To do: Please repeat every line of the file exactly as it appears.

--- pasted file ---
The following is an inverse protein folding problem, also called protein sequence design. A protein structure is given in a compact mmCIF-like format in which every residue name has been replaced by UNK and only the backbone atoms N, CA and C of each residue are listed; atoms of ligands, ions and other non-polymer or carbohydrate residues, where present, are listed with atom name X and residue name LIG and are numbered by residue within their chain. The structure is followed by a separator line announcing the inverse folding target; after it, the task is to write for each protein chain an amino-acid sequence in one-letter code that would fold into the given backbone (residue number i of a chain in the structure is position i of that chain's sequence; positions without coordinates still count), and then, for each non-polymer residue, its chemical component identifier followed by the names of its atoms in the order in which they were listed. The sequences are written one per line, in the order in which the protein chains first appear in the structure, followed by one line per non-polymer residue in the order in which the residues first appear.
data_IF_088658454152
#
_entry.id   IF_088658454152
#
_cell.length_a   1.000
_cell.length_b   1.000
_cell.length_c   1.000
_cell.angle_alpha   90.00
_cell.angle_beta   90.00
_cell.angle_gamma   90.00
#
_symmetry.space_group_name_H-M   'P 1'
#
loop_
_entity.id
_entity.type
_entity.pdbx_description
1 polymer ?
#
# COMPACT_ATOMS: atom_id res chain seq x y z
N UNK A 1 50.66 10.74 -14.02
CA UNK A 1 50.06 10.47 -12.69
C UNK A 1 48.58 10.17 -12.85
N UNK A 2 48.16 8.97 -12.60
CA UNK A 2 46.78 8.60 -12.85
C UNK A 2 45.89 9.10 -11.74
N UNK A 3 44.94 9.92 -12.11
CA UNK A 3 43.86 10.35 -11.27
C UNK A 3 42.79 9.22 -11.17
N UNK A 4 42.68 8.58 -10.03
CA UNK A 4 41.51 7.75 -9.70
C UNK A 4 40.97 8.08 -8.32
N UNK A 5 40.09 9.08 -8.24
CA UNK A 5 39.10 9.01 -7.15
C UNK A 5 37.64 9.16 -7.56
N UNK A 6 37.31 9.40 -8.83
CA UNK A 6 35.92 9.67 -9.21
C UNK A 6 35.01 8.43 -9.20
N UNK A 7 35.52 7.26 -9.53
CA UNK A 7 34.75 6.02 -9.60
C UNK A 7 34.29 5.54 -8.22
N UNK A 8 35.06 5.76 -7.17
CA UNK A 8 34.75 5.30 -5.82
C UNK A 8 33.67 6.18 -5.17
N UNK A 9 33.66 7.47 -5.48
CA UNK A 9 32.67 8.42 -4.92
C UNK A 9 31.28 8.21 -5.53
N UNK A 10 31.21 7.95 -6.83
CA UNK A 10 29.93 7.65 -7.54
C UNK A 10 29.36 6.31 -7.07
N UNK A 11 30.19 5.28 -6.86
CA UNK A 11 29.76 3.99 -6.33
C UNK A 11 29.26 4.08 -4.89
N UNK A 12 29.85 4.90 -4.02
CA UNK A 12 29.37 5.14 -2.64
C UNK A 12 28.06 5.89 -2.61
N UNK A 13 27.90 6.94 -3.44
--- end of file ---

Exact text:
The following is an inverse protein folding problem, also called protein sequence design. A protein structure is given in a compact mmCIF-like format in which every residue name has been replaced by UNK and only the backbone atoms N, CA and C of each residue are listed; atoms of ligands, ions and other non-polymer or carbohydrate residues, where present, are listed with atom name X and residue name LIG and are numbered by residue within their chain. The structure is followed by a separator line announcing the inverse folding target; after it, the task is to write for each protein chain an amino-acid sequence in one-letter code that would fold into the given backbone (residue number i of a chain in the structure is position i of that chain's sequence; positions without coordinates still count), and then, for each non-polymer residue, its chemical component identifier followed by the names of its atoms in the order in which they were listed. The sequences are written one per line, in the order in which the protein chains first appear in the structure, followed by one line per non-polymer residue in the order in which the residues first appear.
data_IF_088658454152
#
_entry.id   IF_088658454152
#
_cell.length_a   1.000
_cell.length_b   1.000
_cell.length_c   1.000
_cell.angle_alpha   90.00
_cell.angle_beta   90.00
_cell.angle_gamma   90.00
#
_symmetry.space_group_name_H-M   'P 1'
#
loop_
_entity.id
_entity.type
_entity.pdbx_description
1 polymer ?
#
# COMPACT_ATOMS: atom_id res chain seq x y z
N UNK A 1 50.66 10.74 -14.02
CA UNK A 1 50.06 10.47 -12.69
C UNK A 1 48.58 10.17 -12.85
N UNK A 2 48.16 8.97 -12.60
CA UNK A 2 46.78 8.60 -12.85
C UNK A 2 45.89 9.10 -11.74
N UNK A 3 44.94 9.92 -12.11
CA UNK A 3 43.86 10.35 -11.27
C UNK A 3 42.79 9.22 -11.17
N UNK A 4 42.68 8.58 -10.03
CA UNK A 4 41.51 7.75 -9.70
C UNK A 4 40.97 8.08 -8.32
N UNK A 5 40.09 9.08 -8.24
CA UNK A 5 39.10 9.01 -7.15
C UNK A 5 37.64 9.16 -7.56
N UNK A 6 37.31 9.40 -8.83
CA UNK A 6 35.92 9.67 -9.21
C UNK A 6 35.01 8.43 -9.20
N UNK A 7 35.52 7.26 -9.53
CA UNK A 7 34.75 6.02 -9.60
C UNK A 7 34.29 5.54 -8.22
N UNK A 8 35.06 5.76 -7.17
CA UNK A 8 34.75 5.30 -5.82
C UNK A 8 33.67 6.18 -5.17
N UNK A 9 33.66 7.47 -5.48
CA UNK A 9 32.67 8.42 -4.92
C UNK A 9 31.28 8.21 -5.53
N UNK A 10 31.21 7.95 -6.83
CA UNK A 10 29.93 7.65 -7.54
C UNK A 10 29.36 6.31 -7.07
N UNK A 11 30.19 5.28 -6.86
CA UNK A 11 29.76 3.99 -6.33
C UNK A 11 29.26 4.08 -4.89
N UNK A 12 29.85 4.90 -4.02
CA UNK A 12 29.37 5.14 -2.64
C UNK A 12 28.06 5.89 -2.61
N UNK A 13 27.90 6.94 -3.44